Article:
In the past, it hasn’t mattered if a society disappeared. We are all here despite the Babylonians, the Hittites, and the Prussians no longer existing. One lot of people replaces another lot of people. Now it matters. It matters because our actions have resulted in the possible destruction of environmental systems on which human life (and other life) depends. It matters because the enlightenment of humanity, arrived at through many millennia of learning, is now being destroyed. It is now, once more, being replaced by religious garbage, philosophical tenets that do not work, and the blind leading the blind.

I am reminded of a verse in Proverbs in which it says something about it being an unwise course of action for a fool to give instructions to a wise man. That, unfortunately, is where we are now. Interestingly, Proverbs (in the bible) is full of ancient wisdom, long forgotten. It is also, as with all these holy books, full of ideas that have long been proven wrong.

The world is over-populated. Those without wisdom are leading. Those without knowledge are opining everywhere. Those with power are destroying what does not suit them. And so it goes.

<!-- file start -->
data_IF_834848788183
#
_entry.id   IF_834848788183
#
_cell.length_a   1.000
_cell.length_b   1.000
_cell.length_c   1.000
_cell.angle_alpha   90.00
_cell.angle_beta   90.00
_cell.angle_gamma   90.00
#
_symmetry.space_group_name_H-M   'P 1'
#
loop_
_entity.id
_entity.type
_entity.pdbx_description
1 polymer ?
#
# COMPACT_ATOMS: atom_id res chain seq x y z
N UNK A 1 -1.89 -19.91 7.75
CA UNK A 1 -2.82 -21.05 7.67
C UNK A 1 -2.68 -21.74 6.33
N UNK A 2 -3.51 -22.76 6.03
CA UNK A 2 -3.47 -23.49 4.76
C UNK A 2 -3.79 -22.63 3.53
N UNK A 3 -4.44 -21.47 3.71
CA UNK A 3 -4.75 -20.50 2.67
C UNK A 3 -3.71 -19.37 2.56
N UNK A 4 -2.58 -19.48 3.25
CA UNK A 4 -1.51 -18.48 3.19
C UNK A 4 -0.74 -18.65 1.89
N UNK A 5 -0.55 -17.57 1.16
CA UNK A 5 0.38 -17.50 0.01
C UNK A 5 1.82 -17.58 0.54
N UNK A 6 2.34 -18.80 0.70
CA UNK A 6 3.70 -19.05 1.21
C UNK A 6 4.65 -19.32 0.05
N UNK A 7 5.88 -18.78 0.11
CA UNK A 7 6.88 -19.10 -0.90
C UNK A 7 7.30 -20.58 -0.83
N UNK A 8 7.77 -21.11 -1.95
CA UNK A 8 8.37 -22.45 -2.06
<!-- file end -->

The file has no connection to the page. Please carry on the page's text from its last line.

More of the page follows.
I started writing very young. My first pieces were published by a national newspaper magazine.

Ethics

In the years that I have been writing, the underlying ethos has been about ethics. During the sixty-odd years of my putting pen to paper (that was how it started), I have always been concerned about benevolence, about the rules that so many seem to break without regard for the consequence.

Of course, sometimes, I’ve written the occasional light-hearted piece, but the general gist of most of my words has been about what is ethical. Sometimes this has been interpreted by readers to mean that I’m on the left, and other times it has been interpreted to mean I’m on the right. In reality, I’m apolitical. I support those who have an underlying ethic to their policies.

I define ethics as those rules that lead to the greatest chance of survival and the greatest opportunity for well being for the greatest number over the longest period of time. Ethics are not based on empathy (as some would have you think). They are based on determining outcomes before the outcomes arrive, and putting into operation those laws/rules which would prevent the worst and result in the best.

For instance, the ethical course of action would have been to consider better ways of production in the early 20th century in order to prevent further climate change. That would have resulted in the greater good for the greatest number over the longest period of time.

The breakdown in society and nations is a direct result of the destruction of the pillars of society — without replacing them with something better.

There is no point in my writing further on these topics. I have done so for a few decades (as have others). It is pointless. The only readers I have are those who already agree with all of this, and they are the few — not the many. Also, the few pennies I am paid is not worth it.

It is not nihilism that makes me conclude that we are in the last few generations before there is nothing left of modern civilization. Our descendants, if there are any, will be living a barren existence.